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Whooping Crane Migration Update: April 6, 2007

Today's Report Includes:


W1-06, hanging out with friends. >>

Migration Map and Highlights: Who's Home?
Departure Log
Click for migration animation >>

Arrival Log
Click for migration animation >>

Most of the Western wild flock is still wintering in Texas. We're excited about their migration starting any day now! And we're REALLY excited about all the people seeing and reporting migrating Whoopers so we can track their journey!

At least 43 of the new Eastern flock's Whoopers had returned to the Finish Line in Wisconsin by April 2! But a few went to Michigan instead. And Crane #407 is back home WITHOUT his travel buddy, the wayward #309. She peeled off and went astray for the FOURTH spring in a row. Will she ever return to Wisconsin on her own? Migration: a mystery and a miracle.

Life story pages are updated as information arrives (scroll down to "Spring 2007" on each life story page). As locations are reported or confirmed, the migration progress of both flocks appears live on our MapServer!

Tom Stehn Reports: Crane Differences Read >>
Tom Stehn's report

What tall tale does Tom like to tell people looking for the Whoopers on windy days? Why is most of this flock of 237 still in Texas, and when does Tom say they'll leave? Find out which differences between Sandhills and Whoopers led to the Whoopers becoming endangered.

Once again, Tom makes us laugh — and also makes us think! (Next week he'll make us subtract, as he flies over the refuge to count the cranes still there.)

Compare: Current Range, Former Range >>

As Tom told you in this week's report, there were once many more Whooping Cranes. Enlarge this map to see the legend. What does the map show?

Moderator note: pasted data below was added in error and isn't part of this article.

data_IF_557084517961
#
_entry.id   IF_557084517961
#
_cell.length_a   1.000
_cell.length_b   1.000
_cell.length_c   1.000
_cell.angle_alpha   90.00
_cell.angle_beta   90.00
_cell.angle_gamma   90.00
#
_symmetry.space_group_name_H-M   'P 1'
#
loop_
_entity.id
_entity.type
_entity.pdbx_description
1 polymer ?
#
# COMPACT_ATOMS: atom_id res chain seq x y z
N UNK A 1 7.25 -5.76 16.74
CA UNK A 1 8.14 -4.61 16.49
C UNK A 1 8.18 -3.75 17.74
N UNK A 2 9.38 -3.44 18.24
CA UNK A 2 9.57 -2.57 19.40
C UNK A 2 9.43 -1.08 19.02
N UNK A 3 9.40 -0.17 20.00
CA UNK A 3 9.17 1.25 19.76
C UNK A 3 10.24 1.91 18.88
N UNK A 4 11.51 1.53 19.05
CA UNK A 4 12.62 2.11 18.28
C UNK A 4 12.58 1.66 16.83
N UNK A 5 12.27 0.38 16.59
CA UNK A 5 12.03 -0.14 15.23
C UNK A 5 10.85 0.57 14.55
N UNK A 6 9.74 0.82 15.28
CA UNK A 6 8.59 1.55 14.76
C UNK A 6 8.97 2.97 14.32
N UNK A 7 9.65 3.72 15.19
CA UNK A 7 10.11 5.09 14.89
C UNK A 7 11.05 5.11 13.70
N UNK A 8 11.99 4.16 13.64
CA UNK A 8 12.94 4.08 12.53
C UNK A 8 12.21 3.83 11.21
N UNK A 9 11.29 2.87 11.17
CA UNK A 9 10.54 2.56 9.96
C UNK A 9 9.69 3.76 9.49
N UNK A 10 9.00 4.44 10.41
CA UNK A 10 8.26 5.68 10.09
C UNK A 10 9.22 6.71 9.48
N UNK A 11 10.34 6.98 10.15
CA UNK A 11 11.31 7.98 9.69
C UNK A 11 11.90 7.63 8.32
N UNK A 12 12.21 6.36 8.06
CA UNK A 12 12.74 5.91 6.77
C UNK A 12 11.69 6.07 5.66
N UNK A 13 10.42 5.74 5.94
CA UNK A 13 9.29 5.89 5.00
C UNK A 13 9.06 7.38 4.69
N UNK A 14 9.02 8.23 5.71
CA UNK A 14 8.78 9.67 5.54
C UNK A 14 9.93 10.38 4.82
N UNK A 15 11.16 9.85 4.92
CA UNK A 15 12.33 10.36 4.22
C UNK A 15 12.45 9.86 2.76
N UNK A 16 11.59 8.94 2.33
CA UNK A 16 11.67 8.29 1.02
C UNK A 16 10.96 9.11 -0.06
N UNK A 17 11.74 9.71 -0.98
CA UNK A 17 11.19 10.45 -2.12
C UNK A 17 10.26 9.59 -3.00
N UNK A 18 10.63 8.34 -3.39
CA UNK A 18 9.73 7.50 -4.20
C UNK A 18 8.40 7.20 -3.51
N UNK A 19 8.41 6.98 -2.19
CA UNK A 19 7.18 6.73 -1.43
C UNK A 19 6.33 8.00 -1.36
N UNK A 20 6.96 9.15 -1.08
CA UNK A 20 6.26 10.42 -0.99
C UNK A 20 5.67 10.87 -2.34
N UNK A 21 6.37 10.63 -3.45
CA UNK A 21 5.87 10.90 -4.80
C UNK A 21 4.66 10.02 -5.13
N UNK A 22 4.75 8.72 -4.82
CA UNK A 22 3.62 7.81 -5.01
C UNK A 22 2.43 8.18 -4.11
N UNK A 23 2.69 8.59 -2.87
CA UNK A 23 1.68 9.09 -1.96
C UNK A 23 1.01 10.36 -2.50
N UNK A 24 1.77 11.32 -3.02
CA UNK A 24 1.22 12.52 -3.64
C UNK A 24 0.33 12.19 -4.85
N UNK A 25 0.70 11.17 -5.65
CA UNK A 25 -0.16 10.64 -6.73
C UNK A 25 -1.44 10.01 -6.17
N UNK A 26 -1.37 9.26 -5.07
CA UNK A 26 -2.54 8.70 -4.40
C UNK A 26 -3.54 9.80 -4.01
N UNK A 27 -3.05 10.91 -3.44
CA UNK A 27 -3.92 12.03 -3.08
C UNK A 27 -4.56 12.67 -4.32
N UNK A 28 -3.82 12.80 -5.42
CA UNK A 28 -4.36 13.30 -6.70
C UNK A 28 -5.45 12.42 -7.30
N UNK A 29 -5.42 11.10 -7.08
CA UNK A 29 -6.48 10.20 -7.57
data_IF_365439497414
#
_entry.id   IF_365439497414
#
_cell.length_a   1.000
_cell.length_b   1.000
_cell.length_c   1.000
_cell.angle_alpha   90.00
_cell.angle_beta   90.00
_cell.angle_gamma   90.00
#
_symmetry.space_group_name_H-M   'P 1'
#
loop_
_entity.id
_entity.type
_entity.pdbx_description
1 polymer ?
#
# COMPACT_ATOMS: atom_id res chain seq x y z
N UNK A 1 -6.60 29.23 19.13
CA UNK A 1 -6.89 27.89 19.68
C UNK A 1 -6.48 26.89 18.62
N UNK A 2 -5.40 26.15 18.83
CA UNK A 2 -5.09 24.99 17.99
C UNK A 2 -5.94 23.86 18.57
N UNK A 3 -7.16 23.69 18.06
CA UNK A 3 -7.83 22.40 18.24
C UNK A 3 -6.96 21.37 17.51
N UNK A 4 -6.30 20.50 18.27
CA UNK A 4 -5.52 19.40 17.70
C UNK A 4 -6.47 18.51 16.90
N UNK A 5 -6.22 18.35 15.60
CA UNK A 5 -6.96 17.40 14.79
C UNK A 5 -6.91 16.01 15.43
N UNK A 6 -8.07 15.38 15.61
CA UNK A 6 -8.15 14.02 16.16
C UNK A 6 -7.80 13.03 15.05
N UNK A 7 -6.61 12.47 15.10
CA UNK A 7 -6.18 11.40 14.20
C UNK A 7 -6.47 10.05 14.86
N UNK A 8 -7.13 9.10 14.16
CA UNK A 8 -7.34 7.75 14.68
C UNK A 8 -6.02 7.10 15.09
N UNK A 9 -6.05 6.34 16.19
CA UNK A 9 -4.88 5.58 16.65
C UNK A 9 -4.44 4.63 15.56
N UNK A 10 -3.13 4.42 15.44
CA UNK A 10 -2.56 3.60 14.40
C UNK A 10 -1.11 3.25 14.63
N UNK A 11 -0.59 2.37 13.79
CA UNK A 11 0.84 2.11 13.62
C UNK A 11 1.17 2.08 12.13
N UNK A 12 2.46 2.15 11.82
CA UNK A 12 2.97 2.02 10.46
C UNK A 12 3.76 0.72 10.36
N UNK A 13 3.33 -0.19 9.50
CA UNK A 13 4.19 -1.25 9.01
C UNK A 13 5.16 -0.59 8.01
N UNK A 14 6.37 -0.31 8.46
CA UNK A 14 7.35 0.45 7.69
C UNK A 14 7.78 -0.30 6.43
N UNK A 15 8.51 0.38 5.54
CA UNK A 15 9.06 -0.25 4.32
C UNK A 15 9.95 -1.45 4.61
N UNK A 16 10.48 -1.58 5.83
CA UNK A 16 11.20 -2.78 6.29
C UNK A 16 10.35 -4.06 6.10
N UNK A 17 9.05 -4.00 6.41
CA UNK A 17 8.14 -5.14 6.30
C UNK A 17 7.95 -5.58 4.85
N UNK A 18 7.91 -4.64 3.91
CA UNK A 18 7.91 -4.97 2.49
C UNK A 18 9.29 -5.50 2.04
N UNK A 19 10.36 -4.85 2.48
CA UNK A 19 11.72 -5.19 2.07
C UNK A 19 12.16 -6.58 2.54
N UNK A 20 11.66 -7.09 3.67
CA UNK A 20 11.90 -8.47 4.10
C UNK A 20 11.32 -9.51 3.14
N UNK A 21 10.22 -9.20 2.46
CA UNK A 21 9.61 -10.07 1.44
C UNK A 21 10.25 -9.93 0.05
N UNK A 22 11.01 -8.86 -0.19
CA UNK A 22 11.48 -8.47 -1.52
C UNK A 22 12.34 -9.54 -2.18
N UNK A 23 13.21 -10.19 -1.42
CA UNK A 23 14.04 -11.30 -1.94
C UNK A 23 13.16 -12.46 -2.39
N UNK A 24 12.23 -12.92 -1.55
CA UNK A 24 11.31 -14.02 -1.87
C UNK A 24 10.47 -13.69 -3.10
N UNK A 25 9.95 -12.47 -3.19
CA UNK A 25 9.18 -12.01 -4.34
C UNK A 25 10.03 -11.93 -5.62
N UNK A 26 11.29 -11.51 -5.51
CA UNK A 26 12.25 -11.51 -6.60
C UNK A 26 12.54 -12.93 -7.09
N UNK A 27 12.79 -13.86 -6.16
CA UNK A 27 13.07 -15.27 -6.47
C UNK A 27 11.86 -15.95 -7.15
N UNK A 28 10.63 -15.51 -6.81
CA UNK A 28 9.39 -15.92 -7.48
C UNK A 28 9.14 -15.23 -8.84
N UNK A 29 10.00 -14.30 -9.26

Use the map to locate the main (Western) flock's

  • CURRENT summer and winter homes;
  • FORMER summer and winter homes.

Use an atlas to locate the new Eastern flock's

  • summer nesting home at Necedah (say "Nuh SEED uh") NWR in Wisconsin. (It's near Tomah, WI.)
  • winter home on central Florida's Gulf Coast (just north of Tampa).

 


Look Closer
>>

How do current ranges and former ranges for the two flocks compare?
Journal: Why Michigan?

Your Whooping Crane Journal. >>

Now that you're thinking about where Whoopers are found, check the migration map to see how many Eastern Flock cranes are in Michigan. (OR, scroll down to Spring 2007 on life story pages for these birds: #502, #503, #507, #309, #318, and DAR33-05.)

  • Why do you think a Whooping Crane that started out in Wisconsin might go to Michigan for the summer instead?

Write your ideas in your journal.

This Week's Crane Resources
  • Ask the Expert: Closes Today, April 6! >>
  • View Video: Hear and See Whoopers in Flight >> (12 seconds)
  • Discover: Endangered Whooping Cranes: The Story Behind a Stamp >>
  • Remember: Whooper Happenings Podcast Tribute to the Class of HY2006 >>
  • Whooping Crane Migration Journals (click-and-print) >>
  • Whooping Cranes for Kids (booklets, photos, videos) >>
More Whooping Crane Lessons and Teaching Ideas!

The Next Whooping Crane Migration Update Will Be Posted on April 13, 2007.

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